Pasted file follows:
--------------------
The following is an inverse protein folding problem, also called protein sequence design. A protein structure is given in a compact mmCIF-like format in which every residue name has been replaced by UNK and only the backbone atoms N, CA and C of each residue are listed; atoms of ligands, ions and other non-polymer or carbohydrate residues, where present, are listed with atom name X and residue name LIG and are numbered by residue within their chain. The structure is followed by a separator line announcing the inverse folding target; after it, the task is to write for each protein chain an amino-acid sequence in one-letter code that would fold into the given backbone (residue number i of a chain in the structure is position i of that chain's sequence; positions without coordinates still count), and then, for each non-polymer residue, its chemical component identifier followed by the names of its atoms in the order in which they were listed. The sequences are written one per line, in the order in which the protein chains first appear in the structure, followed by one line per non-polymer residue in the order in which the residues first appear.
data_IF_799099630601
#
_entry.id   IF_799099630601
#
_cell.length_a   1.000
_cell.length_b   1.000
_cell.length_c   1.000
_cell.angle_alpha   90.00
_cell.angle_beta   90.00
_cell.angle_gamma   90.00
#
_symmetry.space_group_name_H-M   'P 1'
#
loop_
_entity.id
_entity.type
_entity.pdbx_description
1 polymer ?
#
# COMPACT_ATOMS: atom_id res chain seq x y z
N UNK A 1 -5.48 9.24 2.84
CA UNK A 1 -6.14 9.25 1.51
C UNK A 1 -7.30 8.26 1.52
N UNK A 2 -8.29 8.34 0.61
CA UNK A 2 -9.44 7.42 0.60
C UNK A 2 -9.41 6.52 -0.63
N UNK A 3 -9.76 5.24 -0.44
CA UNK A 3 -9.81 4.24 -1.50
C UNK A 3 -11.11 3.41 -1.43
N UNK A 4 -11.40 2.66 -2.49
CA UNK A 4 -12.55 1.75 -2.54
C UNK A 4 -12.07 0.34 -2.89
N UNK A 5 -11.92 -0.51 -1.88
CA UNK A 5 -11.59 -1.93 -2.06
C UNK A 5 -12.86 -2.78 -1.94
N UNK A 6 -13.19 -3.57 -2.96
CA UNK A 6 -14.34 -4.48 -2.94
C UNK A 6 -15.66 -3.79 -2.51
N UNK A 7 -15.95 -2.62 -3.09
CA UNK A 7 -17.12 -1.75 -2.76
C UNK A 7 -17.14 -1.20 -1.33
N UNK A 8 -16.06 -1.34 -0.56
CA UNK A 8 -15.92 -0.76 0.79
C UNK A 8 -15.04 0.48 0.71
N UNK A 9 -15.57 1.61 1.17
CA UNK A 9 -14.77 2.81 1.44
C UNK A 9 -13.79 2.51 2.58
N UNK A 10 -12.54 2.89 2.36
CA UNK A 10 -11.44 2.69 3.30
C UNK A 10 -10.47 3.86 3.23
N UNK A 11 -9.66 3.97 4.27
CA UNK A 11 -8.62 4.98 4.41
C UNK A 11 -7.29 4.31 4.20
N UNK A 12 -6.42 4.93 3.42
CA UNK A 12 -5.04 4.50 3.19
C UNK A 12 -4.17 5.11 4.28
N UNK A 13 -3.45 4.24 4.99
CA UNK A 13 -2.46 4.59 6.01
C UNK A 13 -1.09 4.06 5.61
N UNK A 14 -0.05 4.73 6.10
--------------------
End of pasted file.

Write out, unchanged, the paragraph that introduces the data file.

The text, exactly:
The following is an inverse protein folding problem, also called protein sequence design. A protein structure is given in a compact mmCIF-like format in which every residue name has been replaced by UNK and only the backbone atoms N, CA and C of each residue are listed; atoms of ligands, ions and other non-polymer or carbohydrate residues, where present, are listed with atom name X and residue name LIG and are numbered by residue within their chain. The structure is followed by a separator line announcing the inverse folding target; after it, the task is to write for each protein chain an amino-acid sequence in one-letter code that would fold into the given backbone (residue number i of a chain in the structure is position i of that chain's sequence; positions without coordinates still count), and then, for each non-polymer residue, its chemical component identifier followed by the names of its atoms in the order in which they were listed. The sequences are written one per line, in the order in which the protein chains first appear in the structure, followed by one line per non-polymer residue in the order in which the residues first appear.